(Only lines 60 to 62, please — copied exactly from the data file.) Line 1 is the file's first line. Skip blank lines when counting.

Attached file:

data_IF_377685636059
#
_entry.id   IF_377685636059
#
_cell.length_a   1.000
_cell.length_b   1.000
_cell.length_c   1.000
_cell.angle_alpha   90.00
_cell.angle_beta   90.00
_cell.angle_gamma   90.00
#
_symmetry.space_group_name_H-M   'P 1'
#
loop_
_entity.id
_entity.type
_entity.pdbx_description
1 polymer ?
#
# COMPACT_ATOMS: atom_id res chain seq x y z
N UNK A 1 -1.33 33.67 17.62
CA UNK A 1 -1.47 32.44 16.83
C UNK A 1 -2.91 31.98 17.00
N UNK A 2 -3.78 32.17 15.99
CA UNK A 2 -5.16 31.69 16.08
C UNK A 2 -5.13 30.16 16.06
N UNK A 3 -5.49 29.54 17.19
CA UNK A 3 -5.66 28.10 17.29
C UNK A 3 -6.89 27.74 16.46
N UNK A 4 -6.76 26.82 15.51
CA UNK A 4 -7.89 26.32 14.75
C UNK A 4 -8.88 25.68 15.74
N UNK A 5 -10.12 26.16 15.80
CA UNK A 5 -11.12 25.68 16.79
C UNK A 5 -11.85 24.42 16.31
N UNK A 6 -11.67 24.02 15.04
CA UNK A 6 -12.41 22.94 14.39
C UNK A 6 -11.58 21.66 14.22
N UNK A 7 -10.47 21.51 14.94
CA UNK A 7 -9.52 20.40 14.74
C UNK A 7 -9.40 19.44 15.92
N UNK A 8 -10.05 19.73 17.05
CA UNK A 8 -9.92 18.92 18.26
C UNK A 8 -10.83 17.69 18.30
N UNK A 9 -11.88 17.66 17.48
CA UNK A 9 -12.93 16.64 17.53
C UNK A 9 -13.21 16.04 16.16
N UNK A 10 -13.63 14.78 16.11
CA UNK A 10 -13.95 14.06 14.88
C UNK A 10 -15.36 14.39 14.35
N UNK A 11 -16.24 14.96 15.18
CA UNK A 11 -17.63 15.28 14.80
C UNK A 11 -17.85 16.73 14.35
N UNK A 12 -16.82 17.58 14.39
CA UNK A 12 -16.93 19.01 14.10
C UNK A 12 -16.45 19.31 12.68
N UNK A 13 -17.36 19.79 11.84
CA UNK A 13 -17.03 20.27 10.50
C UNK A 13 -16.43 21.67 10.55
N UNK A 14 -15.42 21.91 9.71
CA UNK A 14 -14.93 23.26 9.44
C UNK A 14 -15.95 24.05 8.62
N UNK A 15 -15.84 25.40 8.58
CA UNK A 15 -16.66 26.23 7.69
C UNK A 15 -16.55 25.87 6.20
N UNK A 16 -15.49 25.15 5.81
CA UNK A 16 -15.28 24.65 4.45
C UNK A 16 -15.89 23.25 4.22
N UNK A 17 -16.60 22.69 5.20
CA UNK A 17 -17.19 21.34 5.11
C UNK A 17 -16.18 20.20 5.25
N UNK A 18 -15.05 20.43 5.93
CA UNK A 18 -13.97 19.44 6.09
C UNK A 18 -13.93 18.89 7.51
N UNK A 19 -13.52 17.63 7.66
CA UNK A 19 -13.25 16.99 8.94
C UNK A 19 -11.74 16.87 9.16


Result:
N UNK A 14 -15.42 21.91 9.71
CA UNK A 14 -14.93 23.26 9.44
C UNK A 14 -15.95 24.05 8.62